Even if the game isn’t close, football fans might find some excitement in continuing to observe the upward trajectory of Seattle’s two rock-star rookies. Rawls is up for NFL Rookie of the Week honors for the fourth time this season (weeks 5, 11, 12, and 13). And Lockett has been in the mix twice (weeks 3 and 11). I’ve heard both names mentioned in the chatter about the race for Rookie of the Year — in statements from teammates and sports enthusiasts alike. I, for one, will tune in Sunday morning just to see what these two talented guys will do next. Prediction: Seahawks 34, Ravens 17.
Here’s what we were right and wrong about last week.
What he got right: The game winner. I’m 8–4 on the season. I predicted the Seahawks would have a field day against the Vikings pass protection, which occurred throughout the game. I expected another good game from Russell Wilson and Thomas Rawls and neither disappointed. As predicted, the Vikings receivers were no challenge to the Legion of Boom.
What he got wrong: I expected a competitive game. The Seahawks took great advantage of the Vikings, who did not show up to play. A supposed moderate-scoring, competitive game against two playoff-bound teams was a laugher almost from the start.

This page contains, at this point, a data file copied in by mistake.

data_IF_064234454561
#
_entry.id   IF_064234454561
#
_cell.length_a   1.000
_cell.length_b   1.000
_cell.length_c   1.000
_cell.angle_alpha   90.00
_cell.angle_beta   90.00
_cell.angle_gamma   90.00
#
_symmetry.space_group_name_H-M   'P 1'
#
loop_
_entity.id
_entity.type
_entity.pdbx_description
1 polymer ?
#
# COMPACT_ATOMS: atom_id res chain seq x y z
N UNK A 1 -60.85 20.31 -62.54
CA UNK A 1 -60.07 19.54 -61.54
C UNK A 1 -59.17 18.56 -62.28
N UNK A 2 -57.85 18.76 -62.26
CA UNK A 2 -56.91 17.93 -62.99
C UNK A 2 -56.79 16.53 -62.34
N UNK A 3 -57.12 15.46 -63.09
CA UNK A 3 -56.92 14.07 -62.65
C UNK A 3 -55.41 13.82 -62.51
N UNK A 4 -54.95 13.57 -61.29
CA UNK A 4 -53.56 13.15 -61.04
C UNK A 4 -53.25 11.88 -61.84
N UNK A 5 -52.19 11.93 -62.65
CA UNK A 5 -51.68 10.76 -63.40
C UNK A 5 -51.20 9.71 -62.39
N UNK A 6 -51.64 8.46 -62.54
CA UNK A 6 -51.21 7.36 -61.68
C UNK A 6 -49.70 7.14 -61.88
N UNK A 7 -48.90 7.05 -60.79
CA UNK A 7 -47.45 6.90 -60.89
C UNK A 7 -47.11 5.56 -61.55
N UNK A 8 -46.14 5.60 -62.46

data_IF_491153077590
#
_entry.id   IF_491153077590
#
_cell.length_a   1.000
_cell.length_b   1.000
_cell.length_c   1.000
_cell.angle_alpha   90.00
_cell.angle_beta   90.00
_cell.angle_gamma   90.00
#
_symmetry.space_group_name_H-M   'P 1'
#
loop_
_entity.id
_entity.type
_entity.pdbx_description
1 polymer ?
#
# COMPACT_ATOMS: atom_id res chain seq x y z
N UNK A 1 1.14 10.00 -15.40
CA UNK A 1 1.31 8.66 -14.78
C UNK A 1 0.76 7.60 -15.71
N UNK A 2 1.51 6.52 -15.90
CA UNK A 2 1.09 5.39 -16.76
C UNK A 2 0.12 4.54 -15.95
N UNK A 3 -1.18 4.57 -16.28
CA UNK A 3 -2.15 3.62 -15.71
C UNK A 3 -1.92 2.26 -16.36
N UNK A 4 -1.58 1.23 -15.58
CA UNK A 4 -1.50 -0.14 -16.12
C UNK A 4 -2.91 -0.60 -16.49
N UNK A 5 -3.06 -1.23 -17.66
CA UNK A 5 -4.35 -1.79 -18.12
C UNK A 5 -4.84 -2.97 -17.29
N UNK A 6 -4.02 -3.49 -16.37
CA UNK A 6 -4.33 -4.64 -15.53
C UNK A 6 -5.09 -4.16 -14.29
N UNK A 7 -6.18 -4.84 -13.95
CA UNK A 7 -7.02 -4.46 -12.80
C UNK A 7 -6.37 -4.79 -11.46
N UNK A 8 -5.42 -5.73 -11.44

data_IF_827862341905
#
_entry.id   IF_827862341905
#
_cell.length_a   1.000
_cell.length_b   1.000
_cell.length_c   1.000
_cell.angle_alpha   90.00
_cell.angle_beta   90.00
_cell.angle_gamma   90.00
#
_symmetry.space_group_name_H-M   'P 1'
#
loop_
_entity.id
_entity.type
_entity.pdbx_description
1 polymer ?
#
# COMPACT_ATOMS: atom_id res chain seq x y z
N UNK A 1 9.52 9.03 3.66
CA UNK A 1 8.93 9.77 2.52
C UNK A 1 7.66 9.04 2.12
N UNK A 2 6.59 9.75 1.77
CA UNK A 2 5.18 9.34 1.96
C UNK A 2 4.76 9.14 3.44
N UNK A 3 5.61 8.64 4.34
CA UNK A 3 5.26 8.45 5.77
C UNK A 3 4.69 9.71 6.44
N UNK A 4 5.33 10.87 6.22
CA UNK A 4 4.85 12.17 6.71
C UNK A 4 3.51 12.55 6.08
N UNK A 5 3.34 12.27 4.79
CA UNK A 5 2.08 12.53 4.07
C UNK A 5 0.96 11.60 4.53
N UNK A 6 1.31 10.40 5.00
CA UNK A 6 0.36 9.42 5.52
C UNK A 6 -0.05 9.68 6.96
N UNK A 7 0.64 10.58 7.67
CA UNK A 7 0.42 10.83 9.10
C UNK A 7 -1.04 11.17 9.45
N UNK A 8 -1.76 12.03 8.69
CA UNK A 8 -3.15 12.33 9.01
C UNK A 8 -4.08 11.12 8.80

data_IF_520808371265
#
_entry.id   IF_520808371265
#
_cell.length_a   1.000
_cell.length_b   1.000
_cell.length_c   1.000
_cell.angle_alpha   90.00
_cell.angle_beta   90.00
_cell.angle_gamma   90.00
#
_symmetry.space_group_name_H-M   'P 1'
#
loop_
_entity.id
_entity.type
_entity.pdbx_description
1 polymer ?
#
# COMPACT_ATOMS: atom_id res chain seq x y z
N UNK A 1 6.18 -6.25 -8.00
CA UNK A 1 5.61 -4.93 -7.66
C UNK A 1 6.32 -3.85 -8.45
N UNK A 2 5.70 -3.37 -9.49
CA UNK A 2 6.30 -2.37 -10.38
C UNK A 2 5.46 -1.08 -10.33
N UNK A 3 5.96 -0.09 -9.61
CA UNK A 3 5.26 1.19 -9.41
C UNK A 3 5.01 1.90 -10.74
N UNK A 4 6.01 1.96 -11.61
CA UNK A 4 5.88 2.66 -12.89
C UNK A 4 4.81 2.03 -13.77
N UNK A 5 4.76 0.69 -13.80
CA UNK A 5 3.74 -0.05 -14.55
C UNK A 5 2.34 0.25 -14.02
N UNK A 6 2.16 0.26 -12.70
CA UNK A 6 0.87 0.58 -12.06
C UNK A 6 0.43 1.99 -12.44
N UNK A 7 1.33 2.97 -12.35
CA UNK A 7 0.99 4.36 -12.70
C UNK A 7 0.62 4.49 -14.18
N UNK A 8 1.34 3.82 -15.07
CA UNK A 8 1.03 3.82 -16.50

What she got right: The game winner, keeping me neck-and-neck with my esteemed colleague at 8–4. I predicted a handful of sacks on Teddy Bridgewater, and the blue birds’ defense obliged — taking the young QB to the turf four times. I also expected Wilson to take advantage of the wide range of talent in his receiving corps. He did — hitting seven different receivers, most of whom made all (or most) of their catches. The exception was tight end Cooper Helfet, who went 1–4. (Of note, both rookies were perfect on the day — with Lockett catching all seven of his targets and Rawls nabbing all three of his.)
What she got wrong: I predicted a high-scoring game for the Seahawks — but my numbers were nowhere near the 38–7 blowout that came to be. And like most of the rest of the football world, I expected the Vikings would show up ready to play a good (if not great) game of football. Instead, it seemed the lights were out and no one was home.